Wednesday, October 22, 2014

Ghemme Docg

after talking about Gattinara, today we present Ghemme.
Ghemme Docg

Ghemme takes its name from a village in the Novara province (Northern Piedmont). 
It is an historical wine dating back to IV-V millennium (B.C.) when it was produced on the hills in the Mount Rose area. 

Ghemme coat of arms

During the Roman age, this wine was so popular that the coat of arms of Agamium, the Latin name of Ghemme, had a grape bunch and a bunch of ears of wheat!
Writers, such as Fogazzaro and historical figures, like Camillo Benso Conte di Cavour, the very first Italian Prime Minister, loved Ghemme - he actually drank it after a meeting with Napoleon III!
Finally, in 1997 it was even granted the DOCG status!

Ghemme is a hamlet right near Gattinara, on the eastern side of the Sesia. Gattinara also produces wine and they are both similar. Ghemme though is more tannic, and it is reputed to live longer than Gattinara. 

Ghemme map

GHEMME facts:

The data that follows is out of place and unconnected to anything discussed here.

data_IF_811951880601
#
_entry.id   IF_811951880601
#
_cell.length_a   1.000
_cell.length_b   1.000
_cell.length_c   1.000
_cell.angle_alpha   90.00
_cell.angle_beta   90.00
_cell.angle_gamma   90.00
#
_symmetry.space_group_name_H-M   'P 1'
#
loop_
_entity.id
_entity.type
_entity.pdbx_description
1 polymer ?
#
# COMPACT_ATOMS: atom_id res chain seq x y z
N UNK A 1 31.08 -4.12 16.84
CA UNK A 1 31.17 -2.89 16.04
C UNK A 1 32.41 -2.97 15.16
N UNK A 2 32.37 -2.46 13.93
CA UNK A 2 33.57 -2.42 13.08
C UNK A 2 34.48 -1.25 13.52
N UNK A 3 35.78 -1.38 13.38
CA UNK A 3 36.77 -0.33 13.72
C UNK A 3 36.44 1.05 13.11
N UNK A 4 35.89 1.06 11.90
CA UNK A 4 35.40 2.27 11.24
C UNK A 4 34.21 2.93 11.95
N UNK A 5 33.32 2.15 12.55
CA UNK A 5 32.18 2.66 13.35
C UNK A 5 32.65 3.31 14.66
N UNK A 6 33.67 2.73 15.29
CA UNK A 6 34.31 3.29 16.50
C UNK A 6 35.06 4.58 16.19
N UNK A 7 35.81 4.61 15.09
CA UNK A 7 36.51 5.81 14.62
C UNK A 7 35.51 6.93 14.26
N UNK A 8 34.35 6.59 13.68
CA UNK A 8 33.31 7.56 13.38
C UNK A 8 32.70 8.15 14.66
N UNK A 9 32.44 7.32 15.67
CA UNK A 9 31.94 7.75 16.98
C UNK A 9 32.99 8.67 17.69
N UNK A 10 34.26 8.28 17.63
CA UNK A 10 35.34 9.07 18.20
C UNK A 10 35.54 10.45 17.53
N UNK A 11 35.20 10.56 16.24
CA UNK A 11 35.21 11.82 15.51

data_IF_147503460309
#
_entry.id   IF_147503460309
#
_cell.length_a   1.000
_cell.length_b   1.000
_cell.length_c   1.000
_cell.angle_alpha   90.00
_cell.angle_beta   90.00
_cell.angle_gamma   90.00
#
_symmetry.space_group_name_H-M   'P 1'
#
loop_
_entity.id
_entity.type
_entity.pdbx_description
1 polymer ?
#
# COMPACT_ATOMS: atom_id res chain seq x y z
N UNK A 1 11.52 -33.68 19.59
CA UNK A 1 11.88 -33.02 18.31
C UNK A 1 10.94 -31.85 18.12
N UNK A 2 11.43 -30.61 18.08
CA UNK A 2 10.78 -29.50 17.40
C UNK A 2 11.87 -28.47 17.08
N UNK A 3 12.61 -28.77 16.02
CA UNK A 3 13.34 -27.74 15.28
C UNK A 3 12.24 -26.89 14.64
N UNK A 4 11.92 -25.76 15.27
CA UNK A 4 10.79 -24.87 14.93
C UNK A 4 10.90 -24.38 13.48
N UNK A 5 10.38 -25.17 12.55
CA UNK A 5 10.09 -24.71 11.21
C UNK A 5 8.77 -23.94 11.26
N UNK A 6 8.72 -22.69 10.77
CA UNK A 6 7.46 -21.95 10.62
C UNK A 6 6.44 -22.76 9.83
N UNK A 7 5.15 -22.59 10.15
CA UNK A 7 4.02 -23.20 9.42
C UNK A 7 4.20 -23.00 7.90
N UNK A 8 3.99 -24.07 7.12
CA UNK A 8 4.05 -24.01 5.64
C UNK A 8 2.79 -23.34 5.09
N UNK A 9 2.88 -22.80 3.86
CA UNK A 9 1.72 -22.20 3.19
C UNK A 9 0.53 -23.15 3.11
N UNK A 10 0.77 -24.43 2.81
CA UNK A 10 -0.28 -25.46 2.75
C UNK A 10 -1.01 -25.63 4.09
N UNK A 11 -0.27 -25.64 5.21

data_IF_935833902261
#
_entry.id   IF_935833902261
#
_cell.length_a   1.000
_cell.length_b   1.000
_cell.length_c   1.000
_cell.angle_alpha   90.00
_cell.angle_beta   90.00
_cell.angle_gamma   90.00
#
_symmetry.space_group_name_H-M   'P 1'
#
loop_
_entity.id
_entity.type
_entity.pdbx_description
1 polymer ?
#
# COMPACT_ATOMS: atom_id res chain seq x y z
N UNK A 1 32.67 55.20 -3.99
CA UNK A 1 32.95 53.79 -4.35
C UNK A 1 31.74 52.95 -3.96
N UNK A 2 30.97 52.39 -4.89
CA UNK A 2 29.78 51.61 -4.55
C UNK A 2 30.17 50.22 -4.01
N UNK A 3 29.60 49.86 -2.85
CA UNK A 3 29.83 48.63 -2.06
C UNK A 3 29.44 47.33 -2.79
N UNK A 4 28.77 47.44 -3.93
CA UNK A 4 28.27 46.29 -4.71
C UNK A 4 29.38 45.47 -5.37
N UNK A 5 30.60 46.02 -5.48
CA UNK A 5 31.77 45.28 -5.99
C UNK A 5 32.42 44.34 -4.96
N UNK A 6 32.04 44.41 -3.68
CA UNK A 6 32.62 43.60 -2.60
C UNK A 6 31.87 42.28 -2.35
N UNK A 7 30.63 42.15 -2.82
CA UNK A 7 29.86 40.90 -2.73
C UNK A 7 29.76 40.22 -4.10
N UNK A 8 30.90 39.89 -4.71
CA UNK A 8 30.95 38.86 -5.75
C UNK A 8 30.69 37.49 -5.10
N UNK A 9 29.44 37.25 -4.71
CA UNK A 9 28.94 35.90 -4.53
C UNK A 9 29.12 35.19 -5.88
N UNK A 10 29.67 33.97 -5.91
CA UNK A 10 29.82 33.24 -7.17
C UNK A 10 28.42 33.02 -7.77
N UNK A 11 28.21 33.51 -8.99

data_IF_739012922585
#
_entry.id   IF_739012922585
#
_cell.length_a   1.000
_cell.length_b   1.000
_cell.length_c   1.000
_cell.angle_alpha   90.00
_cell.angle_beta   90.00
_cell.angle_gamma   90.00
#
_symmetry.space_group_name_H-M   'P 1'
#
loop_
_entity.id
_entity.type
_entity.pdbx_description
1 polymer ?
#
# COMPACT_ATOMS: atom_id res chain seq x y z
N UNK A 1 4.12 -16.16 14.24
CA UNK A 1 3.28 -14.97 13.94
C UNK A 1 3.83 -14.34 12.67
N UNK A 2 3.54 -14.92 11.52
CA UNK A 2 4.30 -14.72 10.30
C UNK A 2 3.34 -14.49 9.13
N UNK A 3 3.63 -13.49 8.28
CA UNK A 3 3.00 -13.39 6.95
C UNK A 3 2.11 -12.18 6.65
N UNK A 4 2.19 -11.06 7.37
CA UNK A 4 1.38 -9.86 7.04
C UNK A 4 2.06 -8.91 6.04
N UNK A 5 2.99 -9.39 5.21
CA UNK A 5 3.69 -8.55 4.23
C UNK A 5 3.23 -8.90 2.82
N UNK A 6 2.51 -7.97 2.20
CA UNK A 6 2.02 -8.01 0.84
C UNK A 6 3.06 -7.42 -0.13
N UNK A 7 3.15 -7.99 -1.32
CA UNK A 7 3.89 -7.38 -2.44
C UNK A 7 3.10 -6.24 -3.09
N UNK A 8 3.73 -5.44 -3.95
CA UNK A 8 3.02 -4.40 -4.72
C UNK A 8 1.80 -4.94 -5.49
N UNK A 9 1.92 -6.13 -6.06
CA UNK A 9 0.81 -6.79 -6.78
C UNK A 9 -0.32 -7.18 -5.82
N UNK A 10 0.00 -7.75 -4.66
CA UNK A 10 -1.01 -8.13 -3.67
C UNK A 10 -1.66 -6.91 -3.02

- in 1969 it was awarded the DOC status
- in 1997 it became DOCG
- color: ruby red with garnet reflections
- bouquet: notes of licorice, red and black earthy fruits, hints of violet and spices
- flavor: pleasantly dry
- it's a slow aging wine with a longevity of over 15 years!
- it should be served at 18-20C (64.4-68F)
- it's made of min. 75% Nebbiolo, 25% max Vespolina and rare grapes
- alcohol: 13%

Ghemme parings

You can pair this full bodied wine with risottos, pasta dishes with meat sauces, cured and braised meats, usually marinated in the same wine, game, hare, wild boar, donkey stew, ox fillet, aged cheeses and roasted white meat. 
Given the season we couldn't omit a pumpkin pasta like these pumpkin raviolis:P

pumpkin ravioli

Every corner in Piedmont reveals a unique wine and naturally it tastes better when drank in its own castle;)

the beautiful medieval Ghemme castle

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